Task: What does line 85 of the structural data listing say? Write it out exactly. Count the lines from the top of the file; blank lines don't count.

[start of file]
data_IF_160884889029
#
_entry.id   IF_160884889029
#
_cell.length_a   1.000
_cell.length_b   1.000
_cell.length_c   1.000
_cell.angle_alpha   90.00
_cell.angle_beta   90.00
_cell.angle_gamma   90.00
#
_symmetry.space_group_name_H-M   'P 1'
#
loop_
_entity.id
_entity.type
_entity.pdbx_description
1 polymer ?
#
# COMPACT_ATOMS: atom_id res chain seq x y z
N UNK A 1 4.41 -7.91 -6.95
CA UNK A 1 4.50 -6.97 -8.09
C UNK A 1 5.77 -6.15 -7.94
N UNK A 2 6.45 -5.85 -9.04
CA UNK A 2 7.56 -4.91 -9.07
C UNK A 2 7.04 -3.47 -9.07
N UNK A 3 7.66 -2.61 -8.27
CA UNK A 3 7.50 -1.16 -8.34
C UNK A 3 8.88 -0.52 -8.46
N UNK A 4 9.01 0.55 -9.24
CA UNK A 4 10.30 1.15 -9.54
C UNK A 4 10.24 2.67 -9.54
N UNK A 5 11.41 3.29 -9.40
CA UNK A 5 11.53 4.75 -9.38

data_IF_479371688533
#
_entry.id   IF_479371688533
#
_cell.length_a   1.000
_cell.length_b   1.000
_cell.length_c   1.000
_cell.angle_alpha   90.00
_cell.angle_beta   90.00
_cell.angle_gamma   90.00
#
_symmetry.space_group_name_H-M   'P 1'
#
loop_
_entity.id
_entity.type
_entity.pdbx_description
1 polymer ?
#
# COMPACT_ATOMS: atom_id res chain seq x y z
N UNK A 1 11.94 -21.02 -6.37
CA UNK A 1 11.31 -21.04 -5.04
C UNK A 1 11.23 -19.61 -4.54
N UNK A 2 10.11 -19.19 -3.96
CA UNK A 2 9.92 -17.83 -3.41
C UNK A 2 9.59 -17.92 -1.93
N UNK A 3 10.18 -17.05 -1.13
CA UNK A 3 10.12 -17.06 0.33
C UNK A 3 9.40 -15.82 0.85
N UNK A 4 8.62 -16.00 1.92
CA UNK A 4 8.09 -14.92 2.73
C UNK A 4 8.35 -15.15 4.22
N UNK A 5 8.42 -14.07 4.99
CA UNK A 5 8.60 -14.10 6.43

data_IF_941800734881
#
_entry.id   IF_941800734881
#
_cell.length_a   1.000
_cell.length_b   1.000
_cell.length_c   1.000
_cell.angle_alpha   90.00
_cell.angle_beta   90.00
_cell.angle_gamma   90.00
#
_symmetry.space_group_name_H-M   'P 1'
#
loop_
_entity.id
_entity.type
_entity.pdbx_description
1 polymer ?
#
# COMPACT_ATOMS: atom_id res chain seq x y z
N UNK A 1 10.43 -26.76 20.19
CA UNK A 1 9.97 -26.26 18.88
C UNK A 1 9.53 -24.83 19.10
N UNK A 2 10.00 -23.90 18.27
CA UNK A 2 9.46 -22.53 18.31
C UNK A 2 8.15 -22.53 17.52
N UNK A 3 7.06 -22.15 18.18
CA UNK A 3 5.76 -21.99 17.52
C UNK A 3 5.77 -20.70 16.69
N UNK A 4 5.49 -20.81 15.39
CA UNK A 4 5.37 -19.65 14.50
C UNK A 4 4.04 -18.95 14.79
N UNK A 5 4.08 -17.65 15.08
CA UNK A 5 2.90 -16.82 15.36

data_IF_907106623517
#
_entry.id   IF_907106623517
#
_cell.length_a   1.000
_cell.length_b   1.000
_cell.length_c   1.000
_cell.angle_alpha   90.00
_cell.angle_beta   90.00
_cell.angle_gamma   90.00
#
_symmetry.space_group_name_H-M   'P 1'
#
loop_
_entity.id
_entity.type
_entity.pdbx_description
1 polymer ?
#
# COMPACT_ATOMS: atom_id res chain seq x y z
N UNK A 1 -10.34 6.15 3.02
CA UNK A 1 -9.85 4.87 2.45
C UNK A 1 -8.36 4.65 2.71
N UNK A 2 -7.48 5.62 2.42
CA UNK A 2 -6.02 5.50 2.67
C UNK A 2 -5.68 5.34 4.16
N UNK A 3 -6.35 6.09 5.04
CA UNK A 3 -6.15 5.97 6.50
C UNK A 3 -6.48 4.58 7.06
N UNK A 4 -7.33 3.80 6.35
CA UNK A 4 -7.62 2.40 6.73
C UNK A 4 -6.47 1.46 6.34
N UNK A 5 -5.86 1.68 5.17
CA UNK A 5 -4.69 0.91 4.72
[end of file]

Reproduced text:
_entity.pdbx_description